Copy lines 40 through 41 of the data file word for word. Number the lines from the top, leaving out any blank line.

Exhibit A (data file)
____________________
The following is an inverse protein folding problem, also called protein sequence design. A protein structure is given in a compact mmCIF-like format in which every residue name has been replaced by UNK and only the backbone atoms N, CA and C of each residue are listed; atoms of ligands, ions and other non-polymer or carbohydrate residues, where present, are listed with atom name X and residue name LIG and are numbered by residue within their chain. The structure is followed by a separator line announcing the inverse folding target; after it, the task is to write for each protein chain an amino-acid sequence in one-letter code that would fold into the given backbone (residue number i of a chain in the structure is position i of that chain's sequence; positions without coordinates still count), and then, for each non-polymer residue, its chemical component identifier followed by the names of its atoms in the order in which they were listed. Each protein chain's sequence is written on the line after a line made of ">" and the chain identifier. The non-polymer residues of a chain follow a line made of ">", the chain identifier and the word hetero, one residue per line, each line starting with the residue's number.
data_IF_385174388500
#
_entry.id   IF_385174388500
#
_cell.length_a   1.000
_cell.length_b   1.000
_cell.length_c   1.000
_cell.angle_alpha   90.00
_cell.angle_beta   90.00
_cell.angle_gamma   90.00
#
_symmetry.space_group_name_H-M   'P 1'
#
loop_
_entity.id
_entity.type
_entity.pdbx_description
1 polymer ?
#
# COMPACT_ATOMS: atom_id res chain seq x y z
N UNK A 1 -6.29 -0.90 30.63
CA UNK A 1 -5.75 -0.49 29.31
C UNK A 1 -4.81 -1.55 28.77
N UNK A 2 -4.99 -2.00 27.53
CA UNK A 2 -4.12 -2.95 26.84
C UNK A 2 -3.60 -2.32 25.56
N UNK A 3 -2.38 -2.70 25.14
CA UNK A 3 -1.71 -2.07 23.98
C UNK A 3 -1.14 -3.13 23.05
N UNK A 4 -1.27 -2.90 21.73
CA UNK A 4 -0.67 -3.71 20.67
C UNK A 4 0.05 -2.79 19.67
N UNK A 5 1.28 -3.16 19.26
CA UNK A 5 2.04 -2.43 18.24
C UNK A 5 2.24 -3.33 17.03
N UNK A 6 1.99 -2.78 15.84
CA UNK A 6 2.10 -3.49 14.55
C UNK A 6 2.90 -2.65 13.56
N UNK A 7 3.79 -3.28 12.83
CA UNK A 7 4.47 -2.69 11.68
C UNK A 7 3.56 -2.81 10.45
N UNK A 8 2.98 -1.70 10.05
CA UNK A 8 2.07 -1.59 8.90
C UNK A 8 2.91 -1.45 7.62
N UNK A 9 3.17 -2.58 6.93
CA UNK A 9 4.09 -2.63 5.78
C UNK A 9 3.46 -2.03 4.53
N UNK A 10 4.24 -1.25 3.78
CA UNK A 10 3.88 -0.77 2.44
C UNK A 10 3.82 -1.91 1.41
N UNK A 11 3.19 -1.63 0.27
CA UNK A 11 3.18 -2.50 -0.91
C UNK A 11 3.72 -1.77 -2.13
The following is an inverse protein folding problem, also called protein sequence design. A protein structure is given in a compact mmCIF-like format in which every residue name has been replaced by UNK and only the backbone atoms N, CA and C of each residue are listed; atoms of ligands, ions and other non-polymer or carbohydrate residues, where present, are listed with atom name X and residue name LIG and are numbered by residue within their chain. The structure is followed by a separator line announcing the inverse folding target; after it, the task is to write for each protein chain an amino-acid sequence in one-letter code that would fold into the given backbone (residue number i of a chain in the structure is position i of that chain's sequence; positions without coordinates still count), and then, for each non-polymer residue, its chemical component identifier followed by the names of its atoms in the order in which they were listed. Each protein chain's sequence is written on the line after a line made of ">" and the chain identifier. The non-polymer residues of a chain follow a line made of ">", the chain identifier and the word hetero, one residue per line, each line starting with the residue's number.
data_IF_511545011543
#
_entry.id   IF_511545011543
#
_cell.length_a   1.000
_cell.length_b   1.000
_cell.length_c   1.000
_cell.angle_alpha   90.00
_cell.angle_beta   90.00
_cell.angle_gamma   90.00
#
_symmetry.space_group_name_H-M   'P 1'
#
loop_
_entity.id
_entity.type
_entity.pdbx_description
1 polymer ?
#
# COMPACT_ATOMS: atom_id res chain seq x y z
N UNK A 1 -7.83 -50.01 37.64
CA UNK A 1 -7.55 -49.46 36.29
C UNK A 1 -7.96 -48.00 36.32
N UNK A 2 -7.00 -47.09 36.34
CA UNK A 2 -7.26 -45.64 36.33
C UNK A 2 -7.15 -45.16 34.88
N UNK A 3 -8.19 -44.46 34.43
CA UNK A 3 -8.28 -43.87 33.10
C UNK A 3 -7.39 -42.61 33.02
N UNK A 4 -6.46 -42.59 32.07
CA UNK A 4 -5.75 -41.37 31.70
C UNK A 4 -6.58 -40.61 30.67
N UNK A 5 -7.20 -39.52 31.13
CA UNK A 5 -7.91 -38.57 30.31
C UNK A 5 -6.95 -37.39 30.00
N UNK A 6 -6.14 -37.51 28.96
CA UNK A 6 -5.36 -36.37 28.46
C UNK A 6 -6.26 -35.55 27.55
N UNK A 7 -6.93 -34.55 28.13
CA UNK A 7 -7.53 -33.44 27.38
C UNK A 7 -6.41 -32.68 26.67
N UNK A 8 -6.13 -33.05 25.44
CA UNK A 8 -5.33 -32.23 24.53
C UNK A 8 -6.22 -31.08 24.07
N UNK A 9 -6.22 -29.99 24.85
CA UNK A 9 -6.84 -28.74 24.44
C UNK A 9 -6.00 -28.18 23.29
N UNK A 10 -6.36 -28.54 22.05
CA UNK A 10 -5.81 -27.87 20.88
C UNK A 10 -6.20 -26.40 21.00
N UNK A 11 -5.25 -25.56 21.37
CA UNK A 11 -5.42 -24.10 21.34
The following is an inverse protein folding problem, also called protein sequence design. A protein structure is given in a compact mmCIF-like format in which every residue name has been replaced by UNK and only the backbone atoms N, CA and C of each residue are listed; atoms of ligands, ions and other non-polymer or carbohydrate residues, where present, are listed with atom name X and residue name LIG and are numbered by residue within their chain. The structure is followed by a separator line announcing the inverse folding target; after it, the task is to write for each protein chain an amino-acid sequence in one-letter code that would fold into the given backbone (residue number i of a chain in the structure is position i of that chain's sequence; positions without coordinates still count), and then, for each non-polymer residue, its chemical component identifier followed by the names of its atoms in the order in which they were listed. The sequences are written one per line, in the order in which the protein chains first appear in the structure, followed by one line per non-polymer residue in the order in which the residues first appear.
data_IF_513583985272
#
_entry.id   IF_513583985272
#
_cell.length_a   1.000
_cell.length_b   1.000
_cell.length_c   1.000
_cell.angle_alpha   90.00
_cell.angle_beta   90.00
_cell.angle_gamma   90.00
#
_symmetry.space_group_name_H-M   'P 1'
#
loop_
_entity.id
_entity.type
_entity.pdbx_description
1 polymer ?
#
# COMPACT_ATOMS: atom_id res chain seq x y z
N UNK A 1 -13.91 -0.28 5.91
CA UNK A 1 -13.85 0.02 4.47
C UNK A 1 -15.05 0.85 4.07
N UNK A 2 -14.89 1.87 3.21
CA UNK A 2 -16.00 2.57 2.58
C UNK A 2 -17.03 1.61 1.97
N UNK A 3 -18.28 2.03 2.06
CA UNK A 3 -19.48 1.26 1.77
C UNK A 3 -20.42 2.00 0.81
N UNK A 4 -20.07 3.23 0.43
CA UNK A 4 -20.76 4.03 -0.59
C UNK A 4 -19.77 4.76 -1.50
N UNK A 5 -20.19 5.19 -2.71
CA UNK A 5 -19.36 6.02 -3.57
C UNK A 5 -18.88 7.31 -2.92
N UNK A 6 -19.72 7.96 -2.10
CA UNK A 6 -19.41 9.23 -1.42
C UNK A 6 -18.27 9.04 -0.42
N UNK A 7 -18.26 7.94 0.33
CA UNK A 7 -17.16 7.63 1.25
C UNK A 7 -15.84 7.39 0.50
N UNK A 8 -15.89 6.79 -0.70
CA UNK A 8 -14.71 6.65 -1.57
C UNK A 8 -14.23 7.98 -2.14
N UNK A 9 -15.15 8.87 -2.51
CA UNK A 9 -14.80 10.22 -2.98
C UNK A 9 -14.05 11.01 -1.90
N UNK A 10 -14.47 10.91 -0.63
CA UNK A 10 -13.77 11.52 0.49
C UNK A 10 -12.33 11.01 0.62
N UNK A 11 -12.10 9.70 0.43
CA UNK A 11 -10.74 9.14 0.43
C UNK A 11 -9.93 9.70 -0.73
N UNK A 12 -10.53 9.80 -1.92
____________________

N UNK A 7 3.79 -3.28 12.83
CA UNK A 7 4.47 -2.69 11.68